Ioi Lam suggested that the getClassByName errors can be worked around by calling Class.forName() from inside the catch block if everything else fails. Apparently, there are still problems with Netscape and Internet Exploer because the java reflection calls are not available.

    As workarounds, Ioi suggested installing Jacl as a local package or using Hot Java.

  • Suggestions to the Jacl Developers

    java package commands

    The java tcl commands, like java::new need to be made available in Jacl applets under Netscape and Internet Explorer. Perhaps this requires the use of certificates.

    Netscape4.04 Problems

    Be sure that Jacl will run as an applet in a vanilla Netscape4.04 without the JDK1.1 patch.

    Under Netscape4.04 without the JDK1.1 patch, the following messages appeared in the Java console when I attempted to run an applet that used Jacl:

    # Security Exception: checkResourceAccess security.checkResourceAccess
    #  UniversalPropertyRead privilege not enabled: Reading	information stored in your computer, such as your user name
    netscape.security.AppletSecurityException: security.checkResourceAccess
    #  UniversalPropertyRead privilege not enabled: Reading	information stored in your computer, such as your user name
    These problems are caused by doing things like System.getPropertyValue() . One fix for this would be to use certificates. Another fix is to install the JDK1.1 patch.

    I never did track down the cause of these errors, but Another fix is that catching SecurityException in jacl1.0/src/java/tcl/lang helped. Below is a diff:

    ------- Interp.java -------
    *** /tmp/da001mz	Wed Dec 31 16:00:00 1969
    --- Interp.java	Fri Feb 13 08:36:21 1998
    *** 356,363 ****
           * Create the built-in commands.
    !     createCommands();
          try {
      	 * Set up tcl_platform, tcl_version, tcl_library and other
    --- 356,368 ----
           * Create the built-in commands.
    !     try { 
    !         createCommands();
    !     } catch (SecurityException e) {
    !         e.printStackTrace();
    !         System.err.println("java/tcl/lang/Interp Interp(): CreateCommands: "
    !                 +e);
    !     }
          try {
      	 * Set up tcl_platform, tcl_version, tcl_library and other
    *** 411,418 ****
      	 * Source the init.tcl script to initialize auto-loading.
    ! 	evalResource("/tcl/lang/library/init.tcl");
          } catch (TclException e) {
    --- 416,428 ----
      	 * Source the init.tcl script to initialize auto-loading.
    !           try {
    !               evalResource("/tcl/lang/library/init.tcl");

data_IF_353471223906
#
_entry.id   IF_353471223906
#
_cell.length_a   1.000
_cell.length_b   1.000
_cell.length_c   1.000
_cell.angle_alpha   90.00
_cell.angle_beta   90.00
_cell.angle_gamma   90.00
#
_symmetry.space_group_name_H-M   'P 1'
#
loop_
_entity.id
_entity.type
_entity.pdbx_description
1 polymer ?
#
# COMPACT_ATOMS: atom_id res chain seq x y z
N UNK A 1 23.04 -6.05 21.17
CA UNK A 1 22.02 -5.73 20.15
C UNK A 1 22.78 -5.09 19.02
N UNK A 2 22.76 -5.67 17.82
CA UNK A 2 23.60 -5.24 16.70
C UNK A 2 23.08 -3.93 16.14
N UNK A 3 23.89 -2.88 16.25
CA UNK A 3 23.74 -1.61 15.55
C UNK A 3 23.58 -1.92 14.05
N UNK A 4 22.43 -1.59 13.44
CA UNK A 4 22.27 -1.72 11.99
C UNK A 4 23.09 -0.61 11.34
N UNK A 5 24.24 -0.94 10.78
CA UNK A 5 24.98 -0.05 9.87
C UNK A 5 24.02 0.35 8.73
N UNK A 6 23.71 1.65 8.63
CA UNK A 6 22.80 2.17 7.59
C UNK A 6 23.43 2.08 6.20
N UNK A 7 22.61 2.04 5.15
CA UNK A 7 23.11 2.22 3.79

!           } catch (SecurityException e) {
    !               System.err.println(
    !                       "java/tcl/lang/Interp Interp(): after evalResource:" +
    !                       e);
    !           }
          } catch (TclException e) {
    *** 708,716 ****
      	(new BlendExtension()).init(this);
          } catch (TclException e) {
    ! 	System.out.println(getResult());
    ! 	e.printStackTrace();
    ! 	throw new TclRuntimeError("unexpected TclException: " + e);
    --- 718,735 ----
      	(new BlendExtension()).init(this);
          } catch (TclException e) {
    ! 	try {
    !             System.err.println(getResult());
    !             e.printStackTrace();
    !             throw new TclRuntimeError("unexpected TclException: " + e);
    !         } catch (SecurityException e2) {
    !             System.err.println(
    !                     "java/tcl/lang/Interp createCommands(): BlendExt2:" + e2);
    !         }
    !     } catch (SecurityException e) {
    !               e.printStackTrace();
    !               System.err.println(
    !                       "java/tcl/lang/Interp createCommands(): BlendExt:" + e);
    *** 1876,1882 ****
    ! void
          URL context, 		// URL context under which s is interpreted.
          String s)  			// The name of URL.
    --- 1895,1901 ----
    ! public void
          URL context, 		// URL context under which s is interpreted.
          String s)  			// The name of URL.
    *** 2074,2079 ****
    --- 2093,2101 ----
      	eval(new String(charArray), 0);
          } catch (IOException e) {
    +     } catch (SecurityException e2) {
    +               e2.printStackTrace();
    +               System.err.println("java/tcl/lang/Interp evalResource():" + e2);
          } finally {


    evalURL is a non-public method in tcl.lang.Interp. Perhaps it should be made public?

    I tried to use it, but under Netscape4.04 with the JDK1.1 patch, it was failing because the content Object was not an instance of InputStream, instead it seemed to be an instance of netscape.net.URLInputStream.

    Last updated: 03/07/98 cxh at eecs